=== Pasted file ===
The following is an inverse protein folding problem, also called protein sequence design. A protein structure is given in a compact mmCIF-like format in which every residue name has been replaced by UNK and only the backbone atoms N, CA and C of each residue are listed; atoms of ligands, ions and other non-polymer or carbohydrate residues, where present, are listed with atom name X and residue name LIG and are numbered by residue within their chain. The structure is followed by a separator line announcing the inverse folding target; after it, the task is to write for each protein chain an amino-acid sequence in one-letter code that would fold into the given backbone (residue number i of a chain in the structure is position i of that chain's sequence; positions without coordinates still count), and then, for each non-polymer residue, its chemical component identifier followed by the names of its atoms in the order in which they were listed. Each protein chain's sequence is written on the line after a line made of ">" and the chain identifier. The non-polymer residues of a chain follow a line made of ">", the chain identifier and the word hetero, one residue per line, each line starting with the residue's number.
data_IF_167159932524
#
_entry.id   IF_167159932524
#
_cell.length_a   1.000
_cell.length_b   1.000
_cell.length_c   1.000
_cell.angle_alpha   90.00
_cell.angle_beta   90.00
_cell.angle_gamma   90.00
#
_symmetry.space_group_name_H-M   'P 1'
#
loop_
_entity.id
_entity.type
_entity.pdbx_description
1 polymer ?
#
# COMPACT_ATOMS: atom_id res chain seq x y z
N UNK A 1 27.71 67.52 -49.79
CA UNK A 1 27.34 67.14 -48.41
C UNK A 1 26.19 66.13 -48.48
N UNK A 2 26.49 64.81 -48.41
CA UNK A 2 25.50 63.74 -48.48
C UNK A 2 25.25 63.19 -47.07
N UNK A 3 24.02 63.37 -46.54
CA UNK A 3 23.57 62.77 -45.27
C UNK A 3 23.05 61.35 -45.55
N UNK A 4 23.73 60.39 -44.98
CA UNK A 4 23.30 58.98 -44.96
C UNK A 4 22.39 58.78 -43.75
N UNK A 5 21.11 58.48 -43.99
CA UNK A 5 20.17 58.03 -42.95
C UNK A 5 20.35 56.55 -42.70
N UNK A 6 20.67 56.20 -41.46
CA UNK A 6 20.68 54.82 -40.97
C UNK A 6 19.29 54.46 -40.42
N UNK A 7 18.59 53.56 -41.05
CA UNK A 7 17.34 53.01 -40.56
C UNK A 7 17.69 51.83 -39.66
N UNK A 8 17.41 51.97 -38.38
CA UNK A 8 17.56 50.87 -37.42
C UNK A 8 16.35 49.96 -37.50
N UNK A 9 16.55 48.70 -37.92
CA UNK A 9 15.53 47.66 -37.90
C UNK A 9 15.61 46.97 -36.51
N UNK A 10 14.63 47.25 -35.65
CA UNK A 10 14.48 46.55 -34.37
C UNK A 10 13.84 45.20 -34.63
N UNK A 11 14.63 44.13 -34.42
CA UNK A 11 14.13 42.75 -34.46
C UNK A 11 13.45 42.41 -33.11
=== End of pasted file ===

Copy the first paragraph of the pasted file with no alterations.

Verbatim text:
The following is an inverse protein folding problem, also called protein sequence design. A protein structure is given in a compact mmCIF-like format in which every residue name has been replaced by UNK and only the backbone atoms N, CA and C of each residue are listed; atoms of ligands, ions and other non-polymer or carbohydrate residues, where present, are listed with atom name X and residue name LIG and are numbered by residue within their chain. The structure is followed by a separator line announcing the inverse folding target; after it, the task is to write for each protein chain an amino-acid sequence in one-letter code that would fold into the given backbone (residue number i of a chain in the structure is position i of that chain's sequence; positions without coordinates still count), and then, for each non-polymer residue, its chemical component identifier followed by the names of its atoms in the order in which they were listed. Each protein chain's sequence is written on the line after a line made of ">" and the chain identifier. The non-polymer residues of a chain follow a line made of ">", the chain identifier and the word hetero, one residue per line, each line starting with the residue's number.